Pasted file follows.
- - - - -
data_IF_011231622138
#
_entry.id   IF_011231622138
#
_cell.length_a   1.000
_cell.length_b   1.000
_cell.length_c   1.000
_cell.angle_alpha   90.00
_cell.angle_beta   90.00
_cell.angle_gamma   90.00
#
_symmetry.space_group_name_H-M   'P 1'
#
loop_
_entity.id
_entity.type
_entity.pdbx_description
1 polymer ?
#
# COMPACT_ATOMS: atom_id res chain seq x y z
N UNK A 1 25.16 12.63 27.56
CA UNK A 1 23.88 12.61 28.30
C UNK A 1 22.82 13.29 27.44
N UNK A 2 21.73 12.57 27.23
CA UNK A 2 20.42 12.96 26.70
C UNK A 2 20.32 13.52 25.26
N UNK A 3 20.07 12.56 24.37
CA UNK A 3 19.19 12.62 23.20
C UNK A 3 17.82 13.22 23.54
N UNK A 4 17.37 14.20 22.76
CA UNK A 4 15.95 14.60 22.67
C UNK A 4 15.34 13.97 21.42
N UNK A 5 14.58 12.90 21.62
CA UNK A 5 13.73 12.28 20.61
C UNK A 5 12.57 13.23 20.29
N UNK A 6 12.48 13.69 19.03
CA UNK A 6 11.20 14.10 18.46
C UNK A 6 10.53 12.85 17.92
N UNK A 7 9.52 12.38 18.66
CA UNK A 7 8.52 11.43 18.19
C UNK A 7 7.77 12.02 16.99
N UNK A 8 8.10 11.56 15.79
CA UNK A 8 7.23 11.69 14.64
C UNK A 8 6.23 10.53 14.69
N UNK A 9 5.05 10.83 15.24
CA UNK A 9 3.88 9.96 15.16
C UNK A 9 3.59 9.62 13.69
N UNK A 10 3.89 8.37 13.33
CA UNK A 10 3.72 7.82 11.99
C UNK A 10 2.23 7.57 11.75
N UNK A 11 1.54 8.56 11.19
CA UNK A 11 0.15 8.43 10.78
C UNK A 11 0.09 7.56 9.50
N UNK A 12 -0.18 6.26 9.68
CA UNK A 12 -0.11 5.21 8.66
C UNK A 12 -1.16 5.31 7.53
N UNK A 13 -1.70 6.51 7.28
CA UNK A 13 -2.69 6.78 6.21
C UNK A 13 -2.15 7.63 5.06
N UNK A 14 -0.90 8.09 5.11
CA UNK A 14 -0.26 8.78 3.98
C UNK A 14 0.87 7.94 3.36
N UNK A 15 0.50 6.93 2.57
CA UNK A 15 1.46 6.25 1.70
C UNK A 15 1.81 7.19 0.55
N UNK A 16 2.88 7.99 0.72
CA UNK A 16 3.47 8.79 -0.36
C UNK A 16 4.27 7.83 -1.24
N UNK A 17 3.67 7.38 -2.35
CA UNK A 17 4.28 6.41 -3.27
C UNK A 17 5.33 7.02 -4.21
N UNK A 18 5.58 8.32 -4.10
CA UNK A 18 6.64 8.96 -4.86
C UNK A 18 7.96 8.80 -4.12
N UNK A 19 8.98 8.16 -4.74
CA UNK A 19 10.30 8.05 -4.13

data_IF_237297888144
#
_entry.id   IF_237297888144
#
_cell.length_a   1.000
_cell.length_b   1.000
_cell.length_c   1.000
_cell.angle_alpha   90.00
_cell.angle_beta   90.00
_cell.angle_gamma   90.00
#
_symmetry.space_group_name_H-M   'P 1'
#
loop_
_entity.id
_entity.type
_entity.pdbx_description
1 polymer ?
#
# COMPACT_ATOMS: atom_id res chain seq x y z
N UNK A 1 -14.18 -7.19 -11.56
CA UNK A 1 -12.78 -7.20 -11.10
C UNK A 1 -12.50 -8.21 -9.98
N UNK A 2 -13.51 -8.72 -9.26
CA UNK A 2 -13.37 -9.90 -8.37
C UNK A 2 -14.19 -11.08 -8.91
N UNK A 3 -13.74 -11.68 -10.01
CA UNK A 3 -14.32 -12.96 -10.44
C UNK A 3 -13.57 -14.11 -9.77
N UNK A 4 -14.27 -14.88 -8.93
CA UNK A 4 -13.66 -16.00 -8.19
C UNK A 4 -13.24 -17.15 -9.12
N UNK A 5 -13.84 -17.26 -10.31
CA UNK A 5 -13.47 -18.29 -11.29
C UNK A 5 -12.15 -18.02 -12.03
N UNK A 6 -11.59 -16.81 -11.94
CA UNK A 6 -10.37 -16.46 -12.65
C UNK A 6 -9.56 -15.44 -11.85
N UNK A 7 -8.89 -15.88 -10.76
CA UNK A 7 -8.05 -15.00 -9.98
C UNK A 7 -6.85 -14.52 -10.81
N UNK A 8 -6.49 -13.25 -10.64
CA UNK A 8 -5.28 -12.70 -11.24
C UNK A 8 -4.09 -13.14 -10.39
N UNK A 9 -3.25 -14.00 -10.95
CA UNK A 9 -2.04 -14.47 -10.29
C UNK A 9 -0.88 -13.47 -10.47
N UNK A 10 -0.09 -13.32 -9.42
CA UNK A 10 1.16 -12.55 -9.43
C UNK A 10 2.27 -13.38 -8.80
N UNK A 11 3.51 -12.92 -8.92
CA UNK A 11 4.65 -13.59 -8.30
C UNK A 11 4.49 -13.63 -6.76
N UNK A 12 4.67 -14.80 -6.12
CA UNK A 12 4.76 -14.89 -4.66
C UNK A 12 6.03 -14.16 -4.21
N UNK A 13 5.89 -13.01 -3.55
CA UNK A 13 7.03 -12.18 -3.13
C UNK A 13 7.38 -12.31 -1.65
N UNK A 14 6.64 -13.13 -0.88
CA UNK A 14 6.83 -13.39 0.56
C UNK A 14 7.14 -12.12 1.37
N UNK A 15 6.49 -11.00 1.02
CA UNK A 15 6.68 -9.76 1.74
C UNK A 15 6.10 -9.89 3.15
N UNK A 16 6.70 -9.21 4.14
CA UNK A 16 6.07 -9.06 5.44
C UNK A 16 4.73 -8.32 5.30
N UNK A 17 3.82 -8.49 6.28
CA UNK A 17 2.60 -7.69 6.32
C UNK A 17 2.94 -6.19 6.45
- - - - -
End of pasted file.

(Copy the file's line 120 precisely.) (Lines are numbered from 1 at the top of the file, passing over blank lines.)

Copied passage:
C UNK A 8 -4.09 -13.14 -10.39